September 19, 2014, 04:07:10 PM

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Messages - rs

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Lenses / Re: New Lens Information for Photokina
« on: August 29, 2014, 09:28:52 AM »
Yes, F2.8 doesn't make any sense. Why don't I use the F3.5 on the kit lens? The difference is negligible. I'll consider buying it if it's F2
Size. If it truly is a pancake, it'll be a much nicer size for the 100D/SL1 than an 18-55
If they can make an F2 for the M, there's no reason why they cannot do the same for EF-S
The 44mm flange distance and 24mm focal length already makes for plenty of complexity to meet the size requirements of a pancake lens. Throw into the retrofocus mix a relatively large aperture, and you've got something even harder to pull off. The M mount with its 18mm flange distance doesn't have such issues.

Lenses / Re: New Lens Information for Photokina
« on: August 29, 2014, 09:08:00 AM »
Yes, F2.8 doesn't make any sense. Why don't I use the F3.5 on the kit lens? The difference is negligible. I'll consider buying it if it's F2
Size. If it truly is a pancake, it'll be a much nicer size for the 100D/SL1 than an 18-55

Lenses / Re: New Lens Information for Photokina
« on: August 29, 2014, 09:06:24 AM »
Who the heck would want a FF lens that only goes to f/5.6 at 105mm? 

For years I've been saying American businesses are under a curse of stupidity.  The Japanese might be under the same spell.  What a waste of marketing and manufacturing time.

PATHETIC if this rumor proves true.

Ok, now come the slavish apologist RemarkS.
There have been one or two standard EF zooms which end at f/5.6 in the past:

As full frame edges towards being more affordable, the demand for such a lens increases. Please remember that 105mm f5.6 on a FF body is the equivalent of 65mm f3.5 on a 1.6x crop.

Lenses / Re: New Lens Information for Photokina
« on: August 29, 2014, 08:35:54 AM »
Great!  Three lenses in which I have absolutely no interest.  Canon is saving me money all over the place!

There are three lenses that interest me right now and, would you believe it, they're all Tamrons!
If Canon were to introduce any three lenses, you can guarantee that a fair share of photographers out there will have zero interest in the products.

Each one of these rumoured lenses, if well executed, could have a great reputation and sales for their segment - regardless of whether they suit my needs or yours.

Lenses / Re: New Lens Information for Photokina
« on: August 29, 2014, 08:32:08 AM »
24-105 - slow FF kit - No, thanks.

An EF 24-105 f/3.5-5.6 IS STM could be an indication FF sensors with DPAF are coming.

It would make sense for a lens like this to become the kit lens for a future cheap FF body with DPAF. 6D mk II, or do Canon have plans to introduce a fourth FF DSLR? Nikon already have four and have a fifth in the pipeline (D4S, D810, D610, DF, and possibly the rumoured D750)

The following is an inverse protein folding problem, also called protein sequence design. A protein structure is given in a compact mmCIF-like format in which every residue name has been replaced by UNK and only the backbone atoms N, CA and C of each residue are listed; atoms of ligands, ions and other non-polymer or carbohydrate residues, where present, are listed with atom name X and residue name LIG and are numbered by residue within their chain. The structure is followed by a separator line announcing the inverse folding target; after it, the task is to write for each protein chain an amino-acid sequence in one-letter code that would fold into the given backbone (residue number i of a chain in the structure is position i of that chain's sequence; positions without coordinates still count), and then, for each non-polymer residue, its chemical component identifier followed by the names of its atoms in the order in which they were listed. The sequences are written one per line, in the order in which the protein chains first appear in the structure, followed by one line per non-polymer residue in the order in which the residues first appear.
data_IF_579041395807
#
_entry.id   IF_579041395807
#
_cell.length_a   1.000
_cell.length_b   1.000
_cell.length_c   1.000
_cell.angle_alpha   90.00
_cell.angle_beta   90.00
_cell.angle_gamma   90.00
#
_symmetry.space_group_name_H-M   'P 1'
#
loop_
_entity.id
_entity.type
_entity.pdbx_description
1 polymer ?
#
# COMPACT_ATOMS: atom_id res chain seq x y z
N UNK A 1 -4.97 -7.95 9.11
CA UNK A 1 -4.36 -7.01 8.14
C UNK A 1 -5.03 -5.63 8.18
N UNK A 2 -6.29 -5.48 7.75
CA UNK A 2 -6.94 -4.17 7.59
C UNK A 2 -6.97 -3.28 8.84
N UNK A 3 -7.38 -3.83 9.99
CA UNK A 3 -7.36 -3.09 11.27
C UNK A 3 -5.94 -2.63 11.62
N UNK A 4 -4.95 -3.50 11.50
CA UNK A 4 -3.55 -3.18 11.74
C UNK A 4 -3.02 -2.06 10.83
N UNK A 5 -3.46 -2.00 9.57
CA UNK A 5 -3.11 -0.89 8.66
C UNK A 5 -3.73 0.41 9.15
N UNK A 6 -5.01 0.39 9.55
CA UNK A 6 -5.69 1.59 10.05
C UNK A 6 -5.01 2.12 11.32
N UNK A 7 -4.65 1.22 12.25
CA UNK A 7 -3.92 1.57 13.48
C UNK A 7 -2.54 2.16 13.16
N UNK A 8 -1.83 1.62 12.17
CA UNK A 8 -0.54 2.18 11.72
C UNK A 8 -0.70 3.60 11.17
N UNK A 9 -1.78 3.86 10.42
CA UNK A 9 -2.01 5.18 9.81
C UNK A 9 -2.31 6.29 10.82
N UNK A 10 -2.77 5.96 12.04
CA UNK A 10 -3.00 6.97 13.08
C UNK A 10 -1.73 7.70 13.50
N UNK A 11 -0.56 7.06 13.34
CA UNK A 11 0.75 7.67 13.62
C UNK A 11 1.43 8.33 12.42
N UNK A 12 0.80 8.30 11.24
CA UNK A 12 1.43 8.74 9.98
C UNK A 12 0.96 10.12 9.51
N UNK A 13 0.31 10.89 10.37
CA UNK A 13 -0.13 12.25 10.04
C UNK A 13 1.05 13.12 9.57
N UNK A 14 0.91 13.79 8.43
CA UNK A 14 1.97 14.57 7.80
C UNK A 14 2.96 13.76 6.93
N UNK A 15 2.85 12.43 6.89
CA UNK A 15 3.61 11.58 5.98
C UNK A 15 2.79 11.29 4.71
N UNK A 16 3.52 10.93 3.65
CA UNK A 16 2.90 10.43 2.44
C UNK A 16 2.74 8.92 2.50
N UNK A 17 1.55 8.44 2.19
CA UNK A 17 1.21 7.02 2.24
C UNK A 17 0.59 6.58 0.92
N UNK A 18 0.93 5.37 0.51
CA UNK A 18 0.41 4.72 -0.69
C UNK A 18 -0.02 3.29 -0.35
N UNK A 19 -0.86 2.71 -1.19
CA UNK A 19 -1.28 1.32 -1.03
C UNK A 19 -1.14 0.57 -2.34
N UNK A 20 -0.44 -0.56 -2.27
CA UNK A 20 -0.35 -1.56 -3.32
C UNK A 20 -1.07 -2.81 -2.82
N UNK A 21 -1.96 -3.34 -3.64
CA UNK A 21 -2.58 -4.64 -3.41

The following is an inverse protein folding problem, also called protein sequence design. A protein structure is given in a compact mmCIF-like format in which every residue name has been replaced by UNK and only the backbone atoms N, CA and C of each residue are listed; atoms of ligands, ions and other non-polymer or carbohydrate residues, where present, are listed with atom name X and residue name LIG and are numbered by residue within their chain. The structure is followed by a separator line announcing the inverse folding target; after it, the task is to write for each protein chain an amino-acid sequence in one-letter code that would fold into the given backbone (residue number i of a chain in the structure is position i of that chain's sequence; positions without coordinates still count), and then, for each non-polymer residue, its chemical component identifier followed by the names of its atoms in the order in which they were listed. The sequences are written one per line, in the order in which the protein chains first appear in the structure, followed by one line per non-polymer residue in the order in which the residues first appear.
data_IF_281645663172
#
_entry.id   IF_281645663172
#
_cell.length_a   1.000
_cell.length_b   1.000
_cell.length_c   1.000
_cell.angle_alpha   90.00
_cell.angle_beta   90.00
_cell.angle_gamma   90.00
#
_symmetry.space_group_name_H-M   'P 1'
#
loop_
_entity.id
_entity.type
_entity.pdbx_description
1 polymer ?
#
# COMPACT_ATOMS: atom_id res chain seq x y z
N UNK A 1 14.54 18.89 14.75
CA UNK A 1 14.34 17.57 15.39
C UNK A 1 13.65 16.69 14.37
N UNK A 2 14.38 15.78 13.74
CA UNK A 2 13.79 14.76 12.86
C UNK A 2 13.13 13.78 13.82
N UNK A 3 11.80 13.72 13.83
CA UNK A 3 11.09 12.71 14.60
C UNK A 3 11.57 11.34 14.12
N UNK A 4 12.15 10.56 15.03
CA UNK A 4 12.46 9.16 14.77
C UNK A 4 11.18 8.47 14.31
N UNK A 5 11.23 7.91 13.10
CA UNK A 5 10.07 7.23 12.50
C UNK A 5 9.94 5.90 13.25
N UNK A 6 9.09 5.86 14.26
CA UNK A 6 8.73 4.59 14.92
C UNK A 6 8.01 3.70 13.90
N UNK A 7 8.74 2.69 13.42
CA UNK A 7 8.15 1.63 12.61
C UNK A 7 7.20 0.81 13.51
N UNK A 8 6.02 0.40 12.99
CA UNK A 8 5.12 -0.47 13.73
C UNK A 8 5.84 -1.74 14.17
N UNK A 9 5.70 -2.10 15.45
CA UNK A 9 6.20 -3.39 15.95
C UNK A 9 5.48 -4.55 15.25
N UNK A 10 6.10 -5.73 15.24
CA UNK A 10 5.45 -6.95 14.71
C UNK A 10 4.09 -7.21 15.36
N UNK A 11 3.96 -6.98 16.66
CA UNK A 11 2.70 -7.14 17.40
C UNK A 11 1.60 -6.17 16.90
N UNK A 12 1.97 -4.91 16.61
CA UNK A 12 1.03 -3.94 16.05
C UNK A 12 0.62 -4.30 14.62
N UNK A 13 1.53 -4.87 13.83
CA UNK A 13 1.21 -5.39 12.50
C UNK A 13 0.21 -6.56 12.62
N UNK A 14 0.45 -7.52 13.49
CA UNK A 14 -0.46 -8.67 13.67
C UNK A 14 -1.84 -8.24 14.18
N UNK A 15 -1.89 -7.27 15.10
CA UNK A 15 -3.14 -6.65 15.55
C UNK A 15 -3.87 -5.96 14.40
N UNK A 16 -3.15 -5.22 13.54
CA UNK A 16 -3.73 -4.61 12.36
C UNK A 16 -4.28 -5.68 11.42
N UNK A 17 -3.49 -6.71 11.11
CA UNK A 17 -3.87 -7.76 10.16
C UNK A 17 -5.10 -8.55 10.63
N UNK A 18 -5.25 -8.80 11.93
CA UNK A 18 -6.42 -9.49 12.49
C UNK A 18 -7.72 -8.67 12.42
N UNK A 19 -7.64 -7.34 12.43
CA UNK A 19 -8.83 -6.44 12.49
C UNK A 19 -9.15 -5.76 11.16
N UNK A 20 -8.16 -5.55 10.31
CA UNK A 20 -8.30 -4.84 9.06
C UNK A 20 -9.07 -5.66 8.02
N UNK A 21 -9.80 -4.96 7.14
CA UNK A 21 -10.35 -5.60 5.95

Lenses / Re: Another standard zoom advice topic
« on: August 28, 2014, 04:40:01 PM »
I'll probably get a knee-jerk reaction for saying this, but if you can somehow stretch to both afford and can carry it, the mk II version of the 24-70/2.8 is smaller, lighter (805g vs 950g), and has noticeably better IQ. If cost and weight is an issue, my next port of call would be a white box Canon 24-105.

« on: August 28, 2014, 07:31:19 AM »
If you use a non reporting TC, even a old 10D will autofocus at f/8 with some lenses.  Others do not work.  I've tried in numerous bodies and lens combinations over the years.  The TC you use also makes a huge difference, some work better than others.

Again beside the point, though.

The claims by some here are that AF simply won't work in the circumstances we're discussing: I'm saying that I've got a shed-load of actual personal experience - over a number of years, bodies and TCs - that flies directly counter to the "facts" being stated by these individuals.

Of course there's an element of compromise to this, and of course some combos work better than others; but the fact is that they work, despite these authoritative claims that they simply can't.

The only body I couldn't get to AF at all with a TC and my 100-400mm was the 40D; in fact, I believe I was the first person to break this news, on DP Review.

But others could get AF with that body and a TC using the 400mm f/5.6 prime, so - even there - the blanket "can't work" claim was utterly bogus.

All I'm really saying is this: don't take it as gospel that your camera won't AF at f/8 simply because some "expert" on the internet says it won't. Try it yourself
Before you get too critical of other peoples opinions here on this thread, just take a moment to read what they're saying. It's all identical to your findings, just some are saying the glass is half empty while others are saying the glass is half full. It all amounts to the same thing. AF can and does work with some/many f8 lens/TC combos and f5.6 capable bodies, but it can't be guaranteed to work reliably with every f8 lens/TC combo and every f5.6 body in every typical shooting scenario.

« on: August 27, 2014, 07:03:55 AM »

Will a 60D do?